There is a fast-growing demand, from companies and regulatory agencies, for information about life-cycle environmental impacts of products. Consumers want information that will help them choose products that have less environmental impacts, and companies can use this information to find opportunities for reducing environmental impacts. For instance, consumers might use this information to choose between notepads made from recycled paper vs. virgin paper, while companies might use this information to focus on recycling efforts or more efficient transportation of the notepads.

If the focus is on greenhouse gas emissions, these life-cycle impacts are often referred to as “carbon footprints”; if the impacts are broader (including greenhouse gas emissions, other pollutants, water usage, toxic releases, etc.), these impacts are obtained by LCA (life-cycle assessment) studies. Although the LCA field has been active for some time, information coming out of LCA studies is not immediately suitable for business decision-making. Eg: a recent LCA comparing disposable and reusable diapers in the UK is well over 100 pages, the results are not conclusive, and do not translate to other countries as they depend heavily on how the electricity used to wash the reusable diapers is generated.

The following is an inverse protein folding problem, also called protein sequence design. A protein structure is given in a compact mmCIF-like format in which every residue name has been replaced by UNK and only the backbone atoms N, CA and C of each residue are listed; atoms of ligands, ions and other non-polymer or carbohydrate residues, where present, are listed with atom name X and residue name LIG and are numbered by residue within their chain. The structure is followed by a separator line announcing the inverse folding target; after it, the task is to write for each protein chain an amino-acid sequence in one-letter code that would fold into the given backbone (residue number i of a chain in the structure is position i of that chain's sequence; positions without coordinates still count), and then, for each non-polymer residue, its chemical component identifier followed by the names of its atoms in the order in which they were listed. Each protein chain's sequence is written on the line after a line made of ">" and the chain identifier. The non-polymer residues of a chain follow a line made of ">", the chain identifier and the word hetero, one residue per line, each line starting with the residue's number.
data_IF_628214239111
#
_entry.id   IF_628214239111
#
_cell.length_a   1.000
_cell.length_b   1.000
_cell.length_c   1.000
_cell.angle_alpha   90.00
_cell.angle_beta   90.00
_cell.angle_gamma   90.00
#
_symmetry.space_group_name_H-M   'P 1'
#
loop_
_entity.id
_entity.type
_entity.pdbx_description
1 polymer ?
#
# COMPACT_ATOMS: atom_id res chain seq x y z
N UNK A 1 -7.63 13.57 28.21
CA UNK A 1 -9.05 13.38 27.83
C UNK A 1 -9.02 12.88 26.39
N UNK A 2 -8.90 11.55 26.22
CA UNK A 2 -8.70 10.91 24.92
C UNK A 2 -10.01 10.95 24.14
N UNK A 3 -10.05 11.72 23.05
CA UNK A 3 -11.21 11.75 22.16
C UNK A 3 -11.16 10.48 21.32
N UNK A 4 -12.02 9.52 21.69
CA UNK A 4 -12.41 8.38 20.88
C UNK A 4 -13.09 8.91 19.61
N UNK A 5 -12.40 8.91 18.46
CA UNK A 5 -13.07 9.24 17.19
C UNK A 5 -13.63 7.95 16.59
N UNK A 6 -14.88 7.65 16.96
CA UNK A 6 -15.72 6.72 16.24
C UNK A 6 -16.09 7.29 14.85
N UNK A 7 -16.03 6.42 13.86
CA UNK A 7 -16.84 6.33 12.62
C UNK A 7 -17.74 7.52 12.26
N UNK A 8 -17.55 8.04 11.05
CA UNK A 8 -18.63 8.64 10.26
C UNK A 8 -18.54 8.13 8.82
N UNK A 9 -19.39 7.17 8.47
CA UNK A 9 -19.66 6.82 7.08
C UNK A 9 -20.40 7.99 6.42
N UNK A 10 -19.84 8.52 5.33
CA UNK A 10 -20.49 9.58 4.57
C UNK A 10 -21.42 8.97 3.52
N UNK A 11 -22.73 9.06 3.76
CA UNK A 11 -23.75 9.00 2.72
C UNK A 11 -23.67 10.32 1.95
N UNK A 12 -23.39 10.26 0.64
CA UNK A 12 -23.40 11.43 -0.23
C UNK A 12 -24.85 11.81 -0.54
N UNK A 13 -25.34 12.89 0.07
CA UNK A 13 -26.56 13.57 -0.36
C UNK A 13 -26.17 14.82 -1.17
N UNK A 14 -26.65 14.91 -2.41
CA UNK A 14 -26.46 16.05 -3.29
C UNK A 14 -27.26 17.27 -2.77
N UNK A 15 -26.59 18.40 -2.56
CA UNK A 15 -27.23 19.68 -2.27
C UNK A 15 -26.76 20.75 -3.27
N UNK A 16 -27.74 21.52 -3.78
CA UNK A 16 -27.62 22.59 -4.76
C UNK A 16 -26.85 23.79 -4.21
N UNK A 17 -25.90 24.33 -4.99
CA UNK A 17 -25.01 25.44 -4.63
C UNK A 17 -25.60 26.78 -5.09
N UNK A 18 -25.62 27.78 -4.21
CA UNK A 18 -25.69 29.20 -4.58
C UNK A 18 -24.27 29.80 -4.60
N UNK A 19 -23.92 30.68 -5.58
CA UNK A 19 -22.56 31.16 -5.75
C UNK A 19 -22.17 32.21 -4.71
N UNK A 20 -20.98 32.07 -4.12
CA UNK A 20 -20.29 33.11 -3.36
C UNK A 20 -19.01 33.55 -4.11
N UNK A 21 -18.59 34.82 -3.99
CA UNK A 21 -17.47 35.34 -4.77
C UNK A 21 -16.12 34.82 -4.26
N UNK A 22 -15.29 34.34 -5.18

Conversely, within the operations management community, there is a rapidly growing subfield of “closed-loop supply chains”, or “green supply chains”, that is seeking to design and operate global supply chains in more environmentally benign ways. However, that academic community rarely uses information from the LCA community, partly due to the complexity of most LCA results. Instead, the supply chain management community currently simply assumes that “recycling is good”, ignoring the fact that sometimes the energy implications of collecting and processing materials for recycling may be worse than the resource implications of using virgin materials instead of recycling.

Our objective is to bridge these two communities. To that end, we have started creating an informal “carbon footprinting working group”, which currently has 75 participating members from a wide range of institutions in four continents.The aim for this working group is to share examples of business-relevant LCA studies, collaborate on research projects, organize workshops, and help inform ongoing efforts to develop standards for product-level carbon footprinting. We are also working on literature review paper to set up the research agenda for interdisciplinary teams of industrial ecology and operations scholars and professionals.